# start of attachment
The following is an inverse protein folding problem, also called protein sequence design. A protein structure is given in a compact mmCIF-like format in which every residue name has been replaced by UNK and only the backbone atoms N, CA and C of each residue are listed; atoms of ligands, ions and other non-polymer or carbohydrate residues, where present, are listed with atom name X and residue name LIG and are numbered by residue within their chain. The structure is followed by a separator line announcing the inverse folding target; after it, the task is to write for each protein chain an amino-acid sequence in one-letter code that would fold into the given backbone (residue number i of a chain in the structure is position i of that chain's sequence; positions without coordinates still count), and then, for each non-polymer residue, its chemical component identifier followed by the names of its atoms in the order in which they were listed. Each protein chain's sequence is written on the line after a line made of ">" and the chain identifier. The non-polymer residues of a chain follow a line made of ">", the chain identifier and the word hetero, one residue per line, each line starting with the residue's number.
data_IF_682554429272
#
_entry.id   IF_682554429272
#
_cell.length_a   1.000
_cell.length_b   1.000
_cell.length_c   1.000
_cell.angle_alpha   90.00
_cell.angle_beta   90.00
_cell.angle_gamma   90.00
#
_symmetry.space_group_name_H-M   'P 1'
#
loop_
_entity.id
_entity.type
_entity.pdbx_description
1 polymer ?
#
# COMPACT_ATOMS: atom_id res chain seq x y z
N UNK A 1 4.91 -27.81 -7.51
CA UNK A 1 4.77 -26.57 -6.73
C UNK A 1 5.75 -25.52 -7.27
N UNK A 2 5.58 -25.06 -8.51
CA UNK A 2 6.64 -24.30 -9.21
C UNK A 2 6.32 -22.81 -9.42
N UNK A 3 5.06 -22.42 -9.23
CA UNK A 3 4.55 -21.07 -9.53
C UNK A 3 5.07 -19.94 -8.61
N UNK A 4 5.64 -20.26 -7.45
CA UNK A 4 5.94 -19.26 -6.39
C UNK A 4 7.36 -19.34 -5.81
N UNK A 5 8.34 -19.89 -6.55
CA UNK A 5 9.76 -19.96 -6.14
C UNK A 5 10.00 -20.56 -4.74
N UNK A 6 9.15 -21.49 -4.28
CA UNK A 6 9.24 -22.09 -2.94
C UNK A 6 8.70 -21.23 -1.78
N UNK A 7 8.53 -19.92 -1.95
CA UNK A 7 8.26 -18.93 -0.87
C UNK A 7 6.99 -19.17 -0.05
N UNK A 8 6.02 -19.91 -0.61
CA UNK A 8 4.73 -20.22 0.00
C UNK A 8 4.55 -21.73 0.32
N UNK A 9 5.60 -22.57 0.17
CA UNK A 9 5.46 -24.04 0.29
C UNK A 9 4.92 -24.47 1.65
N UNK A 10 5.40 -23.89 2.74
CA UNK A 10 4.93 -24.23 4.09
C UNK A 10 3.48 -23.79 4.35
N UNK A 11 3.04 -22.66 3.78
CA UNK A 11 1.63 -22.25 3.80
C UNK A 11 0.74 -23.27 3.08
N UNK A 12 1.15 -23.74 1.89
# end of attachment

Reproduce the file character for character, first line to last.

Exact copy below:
The following is an inverse protein folding problem, also called protein sequence design. A protein structure is given in a compact mmCIF-like format in which every residue name has been replaced by UNK and only the backbone atoms N, CA and C of each residue are listed; atoms of ligands, ions and other non-polymer or carbohydrate residues, where present, are listed with atom name X and residue name LIG and are numbered by residue within their chain. The structure is followed by a separator line announcing the inverse folding target; after it, the task is to write for each protein chain an amino-acid sequence in one-letter code that would fold into the given backbone (residue number i of a chain in the structure is position i of that chain's sequence; positions without coordinates still count), and then, for each non-polymer residue, its chemical component identifier followed by the names of its atoms in the order in which they were listed. Each protein chain's sequence is written on the line after a line made of ">" and the chain identifier. The non-polymer residues of a chain follow a line made of ">", the chain identifier and the word hetero, one residue per line, each line starting with the residue's number.
data_IF_682554429272
#
_entry.id   IF_682554429272
#
_cell.length_a   1.000
_cell.length_b   1.000
_cell.length_c   1.000
_cell.angle_alpha   90.00
_cell.angle_beta   90.00
_cell.angle_gamma   90.00
#
_symmetry.space_group_name_H-M   'P 1'
#
loop_
_entity.id
_entity.type
_entity.pdbx_description
1 polymer ?
#
# COMPACT_ATOMS: atom_id res chain seq x y z
N UNK A 1 4.91 -27.81 -7.51
CA UNK A 1 4.77 -26.57 -6.73
C UNK A 1 5.75 -25.52 -7.27
N UNK A 2 5.58 -25.06 -8.51
CA UNK A 2 6.64 -24.30 -9.21
C UNK A 2 6.32 -22.81 -9.42
N UNK A 3 5.06 -22.42 -9.23
CA UNK A 3 4.55 -21.07 -9.53
C UNK A 3 5.07 -19.94 -8.61
N UNK A 4 5.64 -20.26 -7.45
CA UNK A 4 5.94 -19.26 -6.39
C UNK A 4 7.36 -19.34 -5.81
N UNK A 5 8.34 -19.89 -6.55
CA UNK A 5 9.76 -19.96 -6.14
C UNK A 5 10.00 -20.56 -4.74
N UNK A 6 9.15 -21.49 -4.28
CA UNK A 6 9.24 -22.09 -2.94
C UNK A 6 8.70 -21.23 -1.78
N UNK A 7 8.53 -19.92 -1.95
CA UNK A 7 8.26 -18.93 -0.87
C UNK A 7 6.99 -19.17 -0.05
N UNK A 8 6.02 -19.91 -0.61
CA UNK A 8 4.73 -20.22 0.00
C UNK A 8 4.55 -21.73 0.32
N UNK A 9 5.60 -22.57 0.17
CA UNK A 9 5.46 -24.04 0.29
C UNK A 9 4.92 -24.47 1.65
N UNK A 10 5.40 -23.89 2.74
CA UNK A 10 4.93 -24.23 4.09
C UNK A 10 3.48 -23.79 4.35
N UNK A 11 3.04 -22.66 3.78
CA UNK A 11 1.63 -22.25 3.80
C UNK A 11 0.74 -23.27 3.08
N UNK A 12 1.15 -23.74 1.89